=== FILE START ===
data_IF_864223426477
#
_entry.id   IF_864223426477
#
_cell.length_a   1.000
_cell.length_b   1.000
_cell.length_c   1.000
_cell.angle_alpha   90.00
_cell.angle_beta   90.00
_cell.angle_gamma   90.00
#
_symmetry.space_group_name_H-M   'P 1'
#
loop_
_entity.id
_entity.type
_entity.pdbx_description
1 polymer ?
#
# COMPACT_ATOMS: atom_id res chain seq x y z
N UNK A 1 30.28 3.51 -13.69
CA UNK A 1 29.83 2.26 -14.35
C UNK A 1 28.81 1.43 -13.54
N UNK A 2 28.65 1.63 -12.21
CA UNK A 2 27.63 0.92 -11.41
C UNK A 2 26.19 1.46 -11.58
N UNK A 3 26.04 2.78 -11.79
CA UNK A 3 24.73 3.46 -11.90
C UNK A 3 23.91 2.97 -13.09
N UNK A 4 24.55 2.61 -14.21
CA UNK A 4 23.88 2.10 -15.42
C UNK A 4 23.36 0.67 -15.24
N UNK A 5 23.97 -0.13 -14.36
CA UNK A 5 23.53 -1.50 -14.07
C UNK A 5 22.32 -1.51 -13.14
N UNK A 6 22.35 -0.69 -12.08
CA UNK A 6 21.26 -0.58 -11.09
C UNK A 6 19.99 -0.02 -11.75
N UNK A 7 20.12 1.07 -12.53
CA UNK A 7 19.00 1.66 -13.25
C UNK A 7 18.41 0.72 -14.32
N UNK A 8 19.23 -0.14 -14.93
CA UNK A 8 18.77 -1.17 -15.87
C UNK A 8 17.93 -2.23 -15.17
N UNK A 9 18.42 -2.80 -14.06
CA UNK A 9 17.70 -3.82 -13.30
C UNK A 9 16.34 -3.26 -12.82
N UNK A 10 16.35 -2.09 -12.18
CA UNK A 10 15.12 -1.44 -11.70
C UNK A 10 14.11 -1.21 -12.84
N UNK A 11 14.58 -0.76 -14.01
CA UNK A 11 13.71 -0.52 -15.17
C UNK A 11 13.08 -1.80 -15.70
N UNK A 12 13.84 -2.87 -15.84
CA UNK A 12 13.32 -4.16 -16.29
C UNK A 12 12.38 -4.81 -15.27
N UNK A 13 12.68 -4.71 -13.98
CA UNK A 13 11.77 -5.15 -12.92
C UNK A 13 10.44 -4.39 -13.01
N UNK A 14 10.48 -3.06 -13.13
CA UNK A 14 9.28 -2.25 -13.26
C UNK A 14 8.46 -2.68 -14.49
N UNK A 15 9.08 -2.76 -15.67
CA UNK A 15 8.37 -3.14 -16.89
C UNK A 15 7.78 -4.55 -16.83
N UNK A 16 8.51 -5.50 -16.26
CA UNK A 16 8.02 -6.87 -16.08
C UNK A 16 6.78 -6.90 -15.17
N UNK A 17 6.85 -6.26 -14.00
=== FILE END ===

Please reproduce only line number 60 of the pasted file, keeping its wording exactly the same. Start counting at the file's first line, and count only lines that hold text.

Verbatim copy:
N UNK A 14 10.48 -3.06 -13.13